MedicalResearch.com Interview with:
Irina Rish PhD
IBM T.J. Watson Research Center
Yorktown Heights, NY 10598
MedicalResearch.com: What is the background for this study? What are the main findings?
Schizophrenia is a chronic and severe psychiatric disorder that affects roughly about 1% of population. Although it is not as common as other mental disorders, such as depression, anxiety, and attention deficit disorder (ADD), and so on, schizophrenia is perhaps one of the most debilitating psychiatric disorders, preventing people from normal functioning in daily life. It is characterized primarily by a range of psychotic symptoms, including hallucinations (false auditory, visual or tactile perceptions detached from reality), as well as delusions, disorganized thoughts, speech and behavior, and multiple other symptoms including difficulty showing (and recognizing) emotions, poor executive functioning, inattentiveness, problems with working memory, and so one. Overall, schizophrenia has a devastating impact not only on patients and their families, but on the economy, as it was estimated to cost the US about 2% off gross national product in treatment costs, missed work, etc.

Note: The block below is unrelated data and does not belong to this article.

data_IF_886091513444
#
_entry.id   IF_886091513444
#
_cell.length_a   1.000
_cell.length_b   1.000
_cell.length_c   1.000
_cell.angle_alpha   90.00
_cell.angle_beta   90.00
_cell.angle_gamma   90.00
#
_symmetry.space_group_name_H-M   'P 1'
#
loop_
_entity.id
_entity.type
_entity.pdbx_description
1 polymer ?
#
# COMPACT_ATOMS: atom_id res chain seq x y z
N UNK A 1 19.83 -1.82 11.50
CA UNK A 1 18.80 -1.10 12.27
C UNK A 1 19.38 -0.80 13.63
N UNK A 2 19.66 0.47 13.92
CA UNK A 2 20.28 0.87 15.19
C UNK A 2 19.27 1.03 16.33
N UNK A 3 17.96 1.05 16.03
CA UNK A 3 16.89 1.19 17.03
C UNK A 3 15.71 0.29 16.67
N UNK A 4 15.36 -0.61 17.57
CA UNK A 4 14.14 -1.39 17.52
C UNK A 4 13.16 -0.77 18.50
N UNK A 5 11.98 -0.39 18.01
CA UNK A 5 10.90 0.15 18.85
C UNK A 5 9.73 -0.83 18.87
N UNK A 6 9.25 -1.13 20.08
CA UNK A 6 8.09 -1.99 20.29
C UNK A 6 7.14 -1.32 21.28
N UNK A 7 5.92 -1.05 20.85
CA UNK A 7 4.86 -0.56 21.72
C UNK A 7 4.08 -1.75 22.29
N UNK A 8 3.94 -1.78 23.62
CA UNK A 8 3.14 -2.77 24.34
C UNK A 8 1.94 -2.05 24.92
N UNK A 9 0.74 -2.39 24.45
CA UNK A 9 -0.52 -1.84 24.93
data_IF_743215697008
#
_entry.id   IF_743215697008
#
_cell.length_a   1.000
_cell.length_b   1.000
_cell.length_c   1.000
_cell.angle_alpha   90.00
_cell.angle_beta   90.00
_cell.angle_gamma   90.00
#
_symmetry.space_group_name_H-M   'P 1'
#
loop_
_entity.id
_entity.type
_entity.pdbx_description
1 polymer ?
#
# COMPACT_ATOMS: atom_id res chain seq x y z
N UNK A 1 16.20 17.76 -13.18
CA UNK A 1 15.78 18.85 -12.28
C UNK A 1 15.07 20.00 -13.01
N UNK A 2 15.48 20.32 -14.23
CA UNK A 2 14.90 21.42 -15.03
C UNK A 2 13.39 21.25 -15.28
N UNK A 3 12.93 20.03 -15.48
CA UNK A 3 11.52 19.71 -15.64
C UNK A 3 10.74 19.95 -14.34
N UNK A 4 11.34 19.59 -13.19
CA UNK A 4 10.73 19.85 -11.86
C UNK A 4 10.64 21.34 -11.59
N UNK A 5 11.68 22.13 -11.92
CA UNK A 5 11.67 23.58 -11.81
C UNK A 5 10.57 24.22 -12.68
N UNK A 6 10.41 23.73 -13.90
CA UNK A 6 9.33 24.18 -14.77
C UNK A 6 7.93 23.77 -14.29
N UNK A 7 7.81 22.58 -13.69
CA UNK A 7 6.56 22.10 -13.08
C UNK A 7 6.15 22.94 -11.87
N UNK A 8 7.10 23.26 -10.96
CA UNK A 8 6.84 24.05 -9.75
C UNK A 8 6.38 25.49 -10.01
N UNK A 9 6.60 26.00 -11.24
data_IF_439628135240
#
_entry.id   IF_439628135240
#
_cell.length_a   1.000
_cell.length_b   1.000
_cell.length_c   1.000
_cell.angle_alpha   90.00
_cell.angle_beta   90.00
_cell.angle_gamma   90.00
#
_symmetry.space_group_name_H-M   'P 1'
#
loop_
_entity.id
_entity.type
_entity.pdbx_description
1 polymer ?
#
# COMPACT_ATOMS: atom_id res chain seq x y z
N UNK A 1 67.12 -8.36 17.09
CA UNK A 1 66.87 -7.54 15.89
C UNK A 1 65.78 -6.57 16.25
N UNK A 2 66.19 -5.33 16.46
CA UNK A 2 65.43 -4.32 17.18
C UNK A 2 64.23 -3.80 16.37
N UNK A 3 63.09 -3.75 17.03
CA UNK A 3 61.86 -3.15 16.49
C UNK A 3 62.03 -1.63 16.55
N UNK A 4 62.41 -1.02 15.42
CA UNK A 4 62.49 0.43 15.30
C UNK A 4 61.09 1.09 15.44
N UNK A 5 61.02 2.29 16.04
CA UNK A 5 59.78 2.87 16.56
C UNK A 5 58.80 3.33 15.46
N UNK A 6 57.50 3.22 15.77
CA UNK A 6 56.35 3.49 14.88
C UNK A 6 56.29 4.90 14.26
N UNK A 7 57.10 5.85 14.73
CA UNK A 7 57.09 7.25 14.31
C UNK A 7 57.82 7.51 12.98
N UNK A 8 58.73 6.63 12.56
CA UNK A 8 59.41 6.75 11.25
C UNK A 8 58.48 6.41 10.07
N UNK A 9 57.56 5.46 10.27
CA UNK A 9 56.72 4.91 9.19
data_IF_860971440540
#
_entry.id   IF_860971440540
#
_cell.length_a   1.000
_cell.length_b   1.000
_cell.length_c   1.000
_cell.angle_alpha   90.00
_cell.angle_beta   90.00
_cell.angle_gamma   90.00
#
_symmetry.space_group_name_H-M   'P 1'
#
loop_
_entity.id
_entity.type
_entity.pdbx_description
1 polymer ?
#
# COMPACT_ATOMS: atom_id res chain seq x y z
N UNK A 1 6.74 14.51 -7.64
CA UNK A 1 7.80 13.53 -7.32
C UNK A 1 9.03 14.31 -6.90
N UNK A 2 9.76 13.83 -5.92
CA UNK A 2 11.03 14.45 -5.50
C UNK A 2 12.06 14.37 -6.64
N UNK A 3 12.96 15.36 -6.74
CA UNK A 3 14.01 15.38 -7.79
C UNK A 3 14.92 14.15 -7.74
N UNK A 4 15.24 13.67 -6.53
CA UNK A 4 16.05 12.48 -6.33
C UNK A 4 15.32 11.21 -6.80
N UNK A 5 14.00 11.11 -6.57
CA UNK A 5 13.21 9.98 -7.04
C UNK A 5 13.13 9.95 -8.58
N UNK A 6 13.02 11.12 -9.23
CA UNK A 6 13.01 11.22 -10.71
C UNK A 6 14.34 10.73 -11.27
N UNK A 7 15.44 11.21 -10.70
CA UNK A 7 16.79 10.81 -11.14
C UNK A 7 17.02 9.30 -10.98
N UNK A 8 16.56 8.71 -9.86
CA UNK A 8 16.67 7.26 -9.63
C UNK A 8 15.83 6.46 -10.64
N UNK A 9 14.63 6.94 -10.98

Thus, taking steps towards better understanding of the disease can potentially lead to more accurate early diagnosis and better treatments.
In this work, the objective was to identify "statistical biomarkers' of schizophrenia from brain imaging data (specifically, functional MRI), i.e. brain activity patterns that would be capable of accurately discriminating between schizophrenic patients and controls, and reproducible (stable) across multiple datasets. The focus on both predictive accuracy (generalization to previously unseen subjects) as well as on stability (reproducibility) across multiple datsets differentiates our work from majority of similar studies in neuroimaging field that tend to focus only on statistically significant differences between such patterns on a fixed dataset, and may not reliably generalize to new data.
Our prior work on neuroimaging-based analysis of schizoprenia http://journals.plos.org/plosone/article/related?id=10.1371/journal.pone.0050625
, as well as other research in the field, suggest that disrupted functional connectivity can be a much more informative source of discriminative patterns than local changes in brain activations, since schizophrenia is well known to be a "network disease", rather than a localized one.